This story was updated at 4:18 p.m. EDT.
HOUSTON - Astronauts spotted a trail of small dings on the starboard wing of the space shuttle Atlantis Tuesday during a heat shield inspection as they race toward the Hubble Space Telescope.
The dings were caused by launch debris that fell from the shuttle?s external tank as Atlantis rocketed toward Hubble on Monday afternoon, but an initial analysis suggests the damage is minor.
Lead shuttle flight director Tony Ceccacci said the dings are spread across a 21-inch (53-cm) area that includes four heat-resistant tiles. They are located on the bottom right side of Atlantis just ahead of where the shuttle?s body meets its starboard wing.
?They looked very minor, but we?re going to let the folks go ahead and take a look at it, follow the standard process and determine what to do next on it,? Ceccacci told reporters during a briefing here at NASA?s Johnson Space Center.
Launch debris blamed
The dinged tiles were found in a spot where wing-mounted sensors recorded a slight debris impact about 103 seconds after Atlantis launched, Ceccacci said. They appeared as small nicks in images beamed to Earth from today?s heat shield inspection, but more analysis is required.
?Everybody is feeling pretty good that it's not something particularly serious,? astronaut Daniel Burbank radioed up to Atlantis from Mission Control here. ?We just want to make sure we do the right thing and complete all the analysis.?
Atlantis commander Scott Altman and his crew are flying an 11-day mission to overhaul the 19-year-old Hubble Space Telescope for the fifth and final time. They are due to arrive at the space telescope on Wednesday.
Five consecutive spacewalks are planned to install two new cameras and repair two others that were never designed to be fixed in space among other upgrades.
Extra inspection possible
While the dings appear to be minor, Atlantis is carrying a suite of repair tools just in case they might be needed. NASA has also primed the space shuttle Endeavour on a second launch pad in the unlikely event that Atlantis is damaged beyond repair and its crew needs to be rescued in space.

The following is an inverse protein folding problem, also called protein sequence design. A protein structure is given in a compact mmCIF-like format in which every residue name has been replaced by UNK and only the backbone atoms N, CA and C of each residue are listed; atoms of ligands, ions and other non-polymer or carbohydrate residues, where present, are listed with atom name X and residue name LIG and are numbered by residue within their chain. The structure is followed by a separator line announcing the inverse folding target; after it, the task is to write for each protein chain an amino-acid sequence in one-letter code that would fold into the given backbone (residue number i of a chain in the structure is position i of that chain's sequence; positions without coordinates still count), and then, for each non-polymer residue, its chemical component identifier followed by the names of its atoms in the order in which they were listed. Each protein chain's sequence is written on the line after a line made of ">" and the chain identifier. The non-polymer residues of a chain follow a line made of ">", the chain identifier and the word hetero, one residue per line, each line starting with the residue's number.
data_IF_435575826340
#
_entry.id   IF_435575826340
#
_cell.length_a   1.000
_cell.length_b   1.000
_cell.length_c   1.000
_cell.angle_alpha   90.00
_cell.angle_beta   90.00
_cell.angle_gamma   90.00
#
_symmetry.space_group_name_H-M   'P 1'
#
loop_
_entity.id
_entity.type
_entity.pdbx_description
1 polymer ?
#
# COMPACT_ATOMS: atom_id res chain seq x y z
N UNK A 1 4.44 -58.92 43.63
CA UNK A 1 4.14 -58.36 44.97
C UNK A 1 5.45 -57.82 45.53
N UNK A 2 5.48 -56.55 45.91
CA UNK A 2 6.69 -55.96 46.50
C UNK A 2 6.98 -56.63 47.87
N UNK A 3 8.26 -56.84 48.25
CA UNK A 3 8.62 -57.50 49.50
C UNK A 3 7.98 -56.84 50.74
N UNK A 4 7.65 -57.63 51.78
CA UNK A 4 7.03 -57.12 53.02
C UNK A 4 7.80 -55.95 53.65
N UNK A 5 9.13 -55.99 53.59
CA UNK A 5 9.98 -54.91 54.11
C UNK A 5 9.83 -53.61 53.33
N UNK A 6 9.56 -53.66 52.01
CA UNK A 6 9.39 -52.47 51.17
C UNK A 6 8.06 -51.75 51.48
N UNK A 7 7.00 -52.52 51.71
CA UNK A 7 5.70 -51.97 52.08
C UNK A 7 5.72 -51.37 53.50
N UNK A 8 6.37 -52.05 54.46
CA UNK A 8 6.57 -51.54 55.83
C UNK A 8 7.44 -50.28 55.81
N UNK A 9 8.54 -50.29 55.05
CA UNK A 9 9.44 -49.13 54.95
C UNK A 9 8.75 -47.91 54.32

NASA has kept a constant lookout for any shuttle damage from launch debris after a piece of fuel tank foam struck the shuttle Columbia in 2003 leading to its destruction during re-entry. Seven astronauts were killed in the disaster.
Now, astronauts scan their shuttle heat shields at least twice every mission. Today?s inspection was the first for Atlantis? crew. The astronauts will take another look later in the flight to spot any new damage from space junk. The region of space around Hubble?s 350-mile (563-km) orbit is littered with space debris, adding a slightly increased risk to the shuttle mission.
Mission Control told Altman that the astronauts might have to keep trying to beam back images from a stubborn camera on the shuttle?s belly that took snapshots of Atlantis? external tank during launch. The images could reveal where the debris came from, but the camera has experienced glitches sending the images.
Altman and his crew may also have to perform a more detailed scan of the dings during a focused inspection. The astronauts would have to cram that survey in between their challenging spacewalks.
?We know it takes awhile to get the story together,? Altman said. ?We?ll get you whatever data we can.?
But Ceccacci said that if a second look is required, there is a 90-minute window on Friday just before the mission?s second spacewalk.
?I don?t expect it to take very long to get that complete,? Ceccacci said.
Launch pad also damaged
While the Atlantis crew works in space, NASA is examining unexpected damage on Earth to the shuttle?s launch pad at the Kennedy Space Center in Cape Canaveral, Fla.
The blast from Atlantis? engines damaged some nitrogen and pressure lines, as well as a 25-square-foot section of flame retardant material lining the trench beneath the shuttle?s Launch Pad 39A, NASA spokesperson Allard Beutel told SPACE.com from the Kennedy Space Center in Florida. The so-called flame trench is used to funnel rocket exhaust away from the spacecraft during liftoff.
Beutel said pad workers are expected to be able to repair the launch pad damage in time for the planned June 13 blast off of NASA?s next shuttle mission.
SPACE.com is providing continuous coverage of NASA's last mission to the Hubble Space Telescope with senior editor Tariq Malik in Houston and reporter Clara Moskowitz in New York. Click here for mission updates and SPACE.com's live NASA TV video feed.
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